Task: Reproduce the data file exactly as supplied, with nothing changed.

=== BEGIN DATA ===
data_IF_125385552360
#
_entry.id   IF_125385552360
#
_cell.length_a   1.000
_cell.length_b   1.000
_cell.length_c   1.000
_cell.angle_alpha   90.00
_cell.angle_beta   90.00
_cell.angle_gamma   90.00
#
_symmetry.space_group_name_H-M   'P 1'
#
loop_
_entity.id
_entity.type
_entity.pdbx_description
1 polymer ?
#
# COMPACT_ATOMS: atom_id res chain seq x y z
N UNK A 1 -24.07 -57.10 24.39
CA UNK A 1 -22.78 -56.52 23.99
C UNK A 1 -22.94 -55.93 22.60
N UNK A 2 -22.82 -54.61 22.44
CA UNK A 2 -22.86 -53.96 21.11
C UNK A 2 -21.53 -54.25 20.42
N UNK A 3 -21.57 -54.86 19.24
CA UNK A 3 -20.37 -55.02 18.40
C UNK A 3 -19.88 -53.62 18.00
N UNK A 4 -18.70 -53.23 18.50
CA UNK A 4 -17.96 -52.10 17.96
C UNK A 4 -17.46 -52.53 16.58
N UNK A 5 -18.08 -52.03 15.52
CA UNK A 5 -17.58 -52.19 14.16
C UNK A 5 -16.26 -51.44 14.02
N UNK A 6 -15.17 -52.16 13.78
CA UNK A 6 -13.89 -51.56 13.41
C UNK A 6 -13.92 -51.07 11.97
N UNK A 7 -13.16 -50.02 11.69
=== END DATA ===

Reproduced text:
data_IF_125385552360
#
_entry.id   IF_125385552360
#
_cell.length_a   1.000
_cell.length_b   1.000
_cell.length_c   1.000
_cell.angle_alpha   90.00
_cell.angle_beta   90.00
_cell.angle_gamma   90.00
#
_symmetry.space_group_name_H-M   'P 1'
#
loop_
_entity.id
_entity.type
_entity.pdbx_description
1 polymer ?
#
# COMPACT_ATOMS: atom_id res chain seq x y z
N UNK A 1 -24.07 -57.10 24.39
CA UNK A 1 -22.78 -56.52 23.99
C UNK A 1 -22.94 -55.93 22.60
N UNK A 2 -22.82 -54.61 22.44
CA UNK A 2 -22.86 -53.96 21.11
C UNK A 2 -21.53 -54.25 20.42
N UNK A 3 -21.57 -54.86 19.24
CA UNK A 3 -20.37 -55.02 18.40
C UNK A 3 -19.88 -53.62 18.00
N UNK A 4 -18.70 -53.23 18.50
CA UNK A 4 -17.96 -52.10 17.96
C UNK A 4 -17.46 -52.53 16.58
N UNK A 5 -18.08 -52.03 15.52
CA UNK A 5 -17.58 -52.19 14.16
C UNK A 5 -16.26 -51.44 14.02
N UNK A 6 -15.17 -52.16 13.78
CA UNK A 6 -13.89 -51.56 13.41
C UNK A 6 -13.92 -51.07 11.97
N UNK A 7 -13.16 -50.02 11.69